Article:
How many unpublished and half-finished books do you have?

Not so much full manuscripts, but I’m overflowing with ideas, scenes, plots, conversations, etc. I write down everything in as much detail as I have in that moment. Sometimes I’ll return time and again to add to it, and sometimes I’ll snatch it up and use it in whatever project I’m working on. I’d say I probably have over 200 files like this.

What’s the best way to market your books?

My mailing list is first, and then it’s the mailing lists of advertising services who alert readers to discounted or new books—but only those who have a category for readers to choose notifications for LGBT specifically. Social media is OK and occasionally a paid ad will be worth the cost, but getting the information directly to the readers who want to know is the best.

What’s the most difficult thing about writing characters from the opposite gender?

I think the most difficult thing about writing characters who aren’t a cookie-cutter version of me isn’t so much something I should or shouldn’t do in creating them so much as it is about ignoring reader perception to craft my characters my way. I’ve seen so many people say men shouldn’t cry, cuddle, worry, gossip, and a whole slew of other things. Why? Because they perceive that as weak—and don’t get me started on how weakness shouldn’t equal womanly. My reaction will always be this man does do that thing and he’s justified in doing it. Because some men do just about every emotion, mannerism, etc. that you can name. Granted, the way they do it might not be exactly the same way women do, but I will not accept that all men shouldn’t do some thing or other that you’ve decided you don’t like men doing. Go read something else.

What did you edit out of this book?

An entire relationship. See, the first book had a human man falling in love with a male alien who basically evolved from a dolphin. Physically, he had some similarities but mostly a whole lot of differences from a human man. I didn’t have any problems writing about this dolphin-man having sex. But then the sequel had me staring at a horse… I couldn’t do it. I wrote out this whole scene between him and his human lover, but wow, did it make me uncomfortable. I set the story aside to think about how to handle it. When I came back to it, I looked at changing out the love interest entirely. It was a lot of work, but I think it not only helped me avoid some bestiality creepiness, but improved the story overall too. You’ll have to let me know if you think I made the right choice.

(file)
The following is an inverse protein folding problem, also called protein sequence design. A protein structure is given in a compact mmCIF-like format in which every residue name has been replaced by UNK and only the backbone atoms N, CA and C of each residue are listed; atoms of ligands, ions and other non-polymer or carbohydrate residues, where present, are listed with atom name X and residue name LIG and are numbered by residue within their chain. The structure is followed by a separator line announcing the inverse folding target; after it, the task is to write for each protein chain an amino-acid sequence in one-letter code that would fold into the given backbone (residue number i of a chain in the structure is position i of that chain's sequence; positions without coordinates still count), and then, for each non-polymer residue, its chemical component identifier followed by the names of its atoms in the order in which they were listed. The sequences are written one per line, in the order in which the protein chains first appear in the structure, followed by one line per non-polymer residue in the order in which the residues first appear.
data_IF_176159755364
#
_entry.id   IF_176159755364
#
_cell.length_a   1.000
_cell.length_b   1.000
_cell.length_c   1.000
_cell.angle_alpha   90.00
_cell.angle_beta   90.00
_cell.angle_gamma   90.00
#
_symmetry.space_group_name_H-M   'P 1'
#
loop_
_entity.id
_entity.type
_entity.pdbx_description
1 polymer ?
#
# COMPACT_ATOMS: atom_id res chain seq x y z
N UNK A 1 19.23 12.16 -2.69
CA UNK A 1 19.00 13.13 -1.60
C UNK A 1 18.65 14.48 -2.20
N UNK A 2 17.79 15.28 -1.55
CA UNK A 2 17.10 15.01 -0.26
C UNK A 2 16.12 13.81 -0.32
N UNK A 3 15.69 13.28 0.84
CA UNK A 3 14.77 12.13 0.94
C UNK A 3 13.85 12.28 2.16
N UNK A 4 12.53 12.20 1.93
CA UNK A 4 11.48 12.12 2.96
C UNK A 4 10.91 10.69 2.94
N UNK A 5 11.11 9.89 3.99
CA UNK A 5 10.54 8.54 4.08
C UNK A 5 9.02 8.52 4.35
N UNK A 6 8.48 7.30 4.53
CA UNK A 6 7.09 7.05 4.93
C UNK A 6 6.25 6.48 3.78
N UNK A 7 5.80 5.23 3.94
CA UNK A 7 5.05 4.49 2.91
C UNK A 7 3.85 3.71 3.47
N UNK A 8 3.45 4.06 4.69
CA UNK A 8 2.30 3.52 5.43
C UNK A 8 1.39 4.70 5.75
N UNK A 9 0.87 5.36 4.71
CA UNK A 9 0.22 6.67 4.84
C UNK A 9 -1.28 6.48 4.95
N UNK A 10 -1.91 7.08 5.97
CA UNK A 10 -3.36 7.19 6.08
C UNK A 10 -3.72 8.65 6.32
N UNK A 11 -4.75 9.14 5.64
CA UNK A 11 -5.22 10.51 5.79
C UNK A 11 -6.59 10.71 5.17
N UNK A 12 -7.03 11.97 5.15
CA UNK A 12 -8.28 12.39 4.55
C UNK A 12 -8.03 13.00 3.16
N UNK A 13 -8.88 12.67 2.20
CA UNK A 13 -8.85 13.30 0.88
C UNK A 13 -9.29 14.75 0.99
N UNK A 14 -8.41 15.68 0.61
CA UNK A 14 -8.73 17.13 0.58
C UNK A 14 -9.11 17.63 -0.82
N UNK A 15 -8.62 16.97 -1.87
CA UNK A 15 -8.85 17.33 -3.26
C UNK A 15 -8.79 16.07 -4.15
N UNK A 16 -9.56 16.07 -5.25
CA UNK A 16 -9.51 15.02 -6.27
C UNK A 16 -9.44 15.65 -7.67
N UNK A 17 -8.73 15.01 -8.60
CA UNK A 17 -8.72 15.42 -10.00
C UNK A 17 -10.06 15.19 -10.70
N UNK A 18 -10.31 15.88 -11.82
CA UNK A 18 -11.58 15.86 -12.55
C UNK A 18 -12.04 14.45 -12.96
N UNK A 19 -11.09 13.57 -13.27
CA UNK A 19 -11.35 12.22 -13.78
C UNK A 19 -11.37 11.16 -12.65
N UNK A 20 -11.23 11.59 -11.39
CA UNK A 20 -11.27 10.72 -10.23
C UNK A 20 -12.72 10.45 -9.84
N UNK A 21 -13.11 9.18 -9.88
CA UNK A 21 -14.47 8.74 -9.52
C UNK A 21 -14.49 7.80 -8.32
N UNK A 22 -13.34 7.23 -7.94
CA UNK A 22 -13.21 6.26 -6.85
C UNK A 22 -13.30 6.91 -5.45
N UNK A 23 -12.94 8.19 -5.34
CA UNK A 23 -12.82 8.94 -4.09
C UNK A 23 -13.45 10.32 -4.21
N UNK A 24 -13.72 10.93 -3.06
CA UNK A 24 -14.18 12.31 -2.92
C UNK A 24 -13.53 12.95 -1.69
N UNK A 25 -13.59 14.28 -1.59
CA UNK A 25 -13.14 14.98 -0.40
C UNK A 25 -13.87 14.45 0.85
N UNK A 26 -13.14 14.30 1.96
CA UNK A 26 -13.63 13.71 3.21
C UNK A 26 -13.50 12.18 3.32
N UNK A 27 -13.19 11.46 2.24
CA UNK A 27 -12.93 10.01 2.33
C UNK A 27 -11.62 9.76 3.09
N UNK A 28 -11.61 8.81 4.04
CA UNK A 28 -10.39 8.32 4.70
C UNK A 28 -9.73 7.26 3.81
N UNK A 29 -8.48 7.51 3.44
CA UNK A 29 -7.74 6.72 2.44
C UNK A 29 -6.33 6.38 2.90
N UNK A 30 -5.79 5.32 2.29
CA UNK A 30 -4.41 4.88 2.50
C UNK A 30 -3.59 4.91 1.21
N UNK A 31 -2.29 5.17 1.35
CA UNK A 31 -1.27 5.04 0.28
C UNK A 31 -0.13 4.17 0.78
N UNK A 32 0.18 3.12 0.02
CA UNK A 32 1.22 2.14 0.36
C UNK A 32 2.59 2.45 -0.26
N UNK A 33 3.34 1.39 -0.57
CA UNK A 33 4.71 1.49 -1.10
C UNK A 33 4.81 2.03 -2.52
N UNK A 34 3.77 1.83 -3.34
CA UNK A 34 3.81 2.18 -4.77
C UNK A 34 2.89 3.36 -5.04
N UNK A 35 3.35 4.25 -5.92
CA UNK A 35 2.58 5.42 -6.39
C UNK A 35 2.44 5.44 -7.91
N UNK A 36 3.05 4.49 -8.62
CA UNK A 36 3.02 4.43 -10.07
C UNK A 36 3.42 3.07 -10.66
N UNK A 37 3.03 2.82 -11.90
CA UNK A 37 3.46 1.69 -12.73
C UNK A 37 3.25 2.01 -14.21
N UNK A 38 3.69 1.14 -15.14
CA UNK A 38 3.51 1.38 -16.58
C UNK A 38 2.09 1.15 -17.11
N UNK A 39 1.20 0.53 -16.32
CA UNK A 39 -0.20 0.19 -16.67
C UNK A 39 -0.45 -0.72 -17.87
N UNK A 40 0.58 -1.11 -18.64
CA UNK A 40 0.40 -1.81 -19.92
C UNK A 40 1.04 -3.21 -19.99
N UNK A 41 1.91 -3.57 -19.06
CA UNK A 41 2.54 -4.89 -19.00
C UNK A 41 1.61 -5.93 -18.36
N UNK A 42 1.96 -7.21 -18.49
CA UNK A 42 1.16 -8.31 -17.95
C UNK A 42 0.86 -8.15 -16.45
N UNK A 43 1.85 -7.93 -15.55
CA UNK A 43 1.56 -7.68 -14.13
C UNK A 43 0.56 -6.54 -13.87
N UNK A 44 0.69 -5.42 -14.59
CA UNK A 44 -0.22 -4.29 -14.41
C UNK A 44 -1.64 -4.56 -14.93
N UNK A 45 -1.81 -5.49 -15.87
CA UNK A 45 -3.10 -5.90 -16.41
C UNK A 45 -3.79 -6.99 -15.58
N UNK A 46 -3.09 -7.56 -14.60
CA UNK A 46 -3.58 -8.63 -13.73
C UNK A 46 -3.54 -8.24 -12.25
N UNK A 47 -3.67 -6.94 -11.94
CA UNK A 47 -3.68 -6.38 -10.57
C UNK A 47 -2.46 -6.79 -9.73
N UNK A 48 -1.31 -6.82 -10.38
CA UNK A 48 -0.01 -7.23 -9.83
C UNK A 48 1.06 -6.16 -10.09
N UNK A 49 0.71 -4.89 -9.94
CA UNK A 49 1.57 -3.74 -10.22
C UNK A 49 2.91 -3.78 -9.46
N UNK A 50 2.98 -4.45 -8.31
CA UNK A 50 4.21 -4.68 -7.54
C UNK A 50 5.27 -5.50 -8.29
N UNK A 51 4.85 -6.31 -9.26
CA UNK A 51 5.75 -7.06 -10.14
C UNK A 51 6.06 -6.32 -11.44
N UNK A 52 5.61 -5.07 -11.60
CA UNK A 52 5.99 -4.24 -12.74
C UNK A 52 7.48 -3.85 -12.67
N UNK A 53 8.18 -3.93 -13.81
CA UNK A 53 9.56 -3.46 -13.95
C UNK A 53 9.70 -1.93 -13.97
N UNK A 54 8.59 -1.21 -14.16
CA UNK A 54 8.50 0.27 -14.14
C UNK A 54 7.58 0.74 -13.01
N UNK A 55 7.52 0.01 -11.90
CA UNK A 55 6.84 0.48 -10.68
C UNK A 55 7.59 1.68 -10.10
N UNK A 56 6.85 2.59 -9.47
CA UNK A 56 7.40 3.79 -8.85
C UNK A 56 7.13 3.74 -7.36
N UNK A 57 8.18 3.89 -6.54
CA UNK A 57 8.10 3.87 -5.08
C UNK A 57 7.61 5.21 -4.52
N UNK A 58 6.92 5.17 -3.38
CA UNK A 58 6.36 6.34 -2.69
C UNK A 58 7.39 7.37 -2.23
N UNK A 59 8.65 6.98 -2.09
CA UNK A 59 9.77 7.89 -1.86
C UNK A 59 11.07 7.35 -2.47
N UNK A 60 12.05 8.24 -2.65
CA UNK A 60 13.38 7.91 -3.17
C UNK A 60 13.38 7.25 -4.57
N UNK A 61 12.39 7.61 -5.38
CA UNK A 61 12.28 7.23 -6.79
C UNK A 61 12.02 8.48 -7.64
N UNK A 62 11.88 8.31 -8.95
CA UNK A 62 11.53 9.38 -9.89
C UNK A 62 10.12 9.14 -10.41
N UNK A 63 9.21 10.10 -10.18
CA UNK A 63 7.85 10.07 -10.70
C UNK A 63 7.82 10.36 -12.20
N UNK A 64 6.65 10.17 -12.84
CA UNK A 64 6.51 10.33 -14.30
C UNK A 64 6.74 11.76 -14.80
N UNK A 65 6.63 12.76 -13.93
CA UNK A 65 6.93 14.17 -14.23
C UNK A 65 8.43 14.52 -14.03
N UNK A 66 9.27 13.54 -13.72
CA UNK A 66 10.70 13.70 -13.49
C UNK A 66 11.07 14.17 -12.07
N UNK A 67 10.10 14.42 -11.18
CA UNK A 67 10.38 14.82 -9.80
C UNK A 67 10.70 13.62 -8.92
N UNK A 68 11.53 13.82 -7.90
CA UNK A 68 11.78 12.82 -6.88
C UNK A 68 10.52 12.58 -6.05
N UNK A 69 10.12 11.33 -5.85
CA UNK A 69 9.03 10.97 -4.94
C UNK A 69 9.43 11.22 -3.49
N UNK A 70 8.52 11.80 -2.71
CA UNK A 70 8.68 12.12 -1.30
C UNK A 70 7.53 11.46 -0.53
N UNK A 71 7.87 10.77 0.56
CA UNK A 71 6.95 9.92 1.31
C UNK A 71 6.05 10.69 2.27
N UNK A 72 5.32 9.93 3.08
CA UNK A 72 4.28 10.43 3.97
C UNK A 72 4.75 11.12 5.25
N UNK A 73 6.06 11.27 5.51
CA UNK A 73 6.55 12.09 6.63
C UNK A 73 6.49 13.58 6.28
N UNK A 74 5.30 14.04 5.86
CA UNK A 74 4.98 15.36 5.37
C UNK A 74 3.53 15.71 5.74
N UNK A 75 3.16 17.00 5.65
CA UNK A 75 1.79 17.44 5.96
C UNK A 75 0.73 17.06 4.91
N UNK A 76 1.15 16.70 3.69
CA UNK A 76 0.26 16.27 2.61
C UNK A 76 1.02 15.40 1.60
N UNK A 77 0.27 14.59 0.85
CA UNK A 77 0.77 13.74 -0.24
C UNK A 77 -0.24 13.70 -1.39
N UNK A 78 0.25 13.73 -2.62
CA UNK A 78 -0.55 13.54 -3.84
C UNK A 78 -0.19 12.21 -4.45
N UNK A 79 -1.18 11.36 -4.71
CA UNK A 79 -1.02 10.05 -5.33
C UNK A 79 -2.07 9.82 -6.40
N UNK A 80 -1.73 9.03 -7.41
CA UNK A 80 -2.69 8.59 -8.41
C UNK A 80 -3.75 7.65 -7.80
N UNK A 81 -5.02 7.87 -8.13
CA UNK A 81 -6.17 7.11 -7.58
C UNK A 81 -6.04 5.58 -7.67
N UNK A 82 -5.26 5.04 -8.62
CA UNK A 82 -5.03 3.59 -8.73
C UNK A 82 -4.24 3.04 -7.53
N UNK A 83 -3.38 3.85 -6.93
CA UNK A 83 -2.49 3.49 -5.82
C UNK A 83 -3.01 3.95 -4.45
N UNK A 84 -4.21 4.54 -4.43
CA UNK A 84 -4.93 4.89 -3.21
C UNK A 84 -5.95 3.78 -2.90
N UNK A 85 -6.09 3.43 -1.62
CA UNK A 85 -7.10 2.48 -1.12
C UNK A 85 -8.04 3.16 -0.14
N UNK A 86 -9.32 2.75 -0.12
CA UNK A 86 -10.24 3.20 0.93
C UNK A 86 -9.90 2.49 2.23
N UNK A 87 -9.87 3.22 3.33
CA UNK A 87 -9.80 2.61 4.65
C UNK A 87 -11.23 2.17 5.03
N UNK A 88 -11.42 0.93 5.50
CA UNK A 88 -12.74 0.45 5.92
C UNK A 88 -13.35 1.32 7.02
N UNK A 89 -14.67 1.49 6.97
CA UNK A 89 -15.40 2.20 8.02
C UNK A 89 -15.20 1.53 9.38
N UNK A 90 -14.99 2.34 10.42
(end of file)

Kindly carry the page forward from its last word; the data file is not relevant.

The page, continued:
What are the ethics of writing about historical figures?

Personally, I don’t appreciate fiction featuring historical figures who are not accurate to the reality of their existence. For example, I was once asked to judge a book that revolved around the premise that Christa McAuliffe did not die aboard the space shuttle Challenger in 1986 but was actually magically transported elsewhere and be the love interest in a lesbian romance. Nope! If you want to feature her in your fiction, work your character into her reality. As a kid, the Challenger explosion was my 9/11. It was a national tragedy that hurt a lot of people for a long time; I still watch liftoffs of manned missions with my heart in my throat. So I found the premise revolting, especially since any fictional astronaut would’ve worked in that role. (I recused myself from judging the book.)

How do you select the names of your characters?

Sometimes, they come to me already named, which is ideal. Every now and then—like with one of the heroes in a book I’m working on now—someone will go through several names before one clicks with me. I’ve written entire books where I’ve called someone by a single letter or trait because the name’s just not coming to me, and then done a search and replace to finally name him before I send the manuscript to my editor. In those instances, I’ll look to name meanings first. Who is this person? What do they represent? What represents them? What is the opposite of them or what are they fighting against? Baby name books are great, but I end up using searches for the meanings of names—first and last—more often since it’s sort of a reverse search to what the books offer.

Do you read your book reviews? How do you deal with bad or good ones?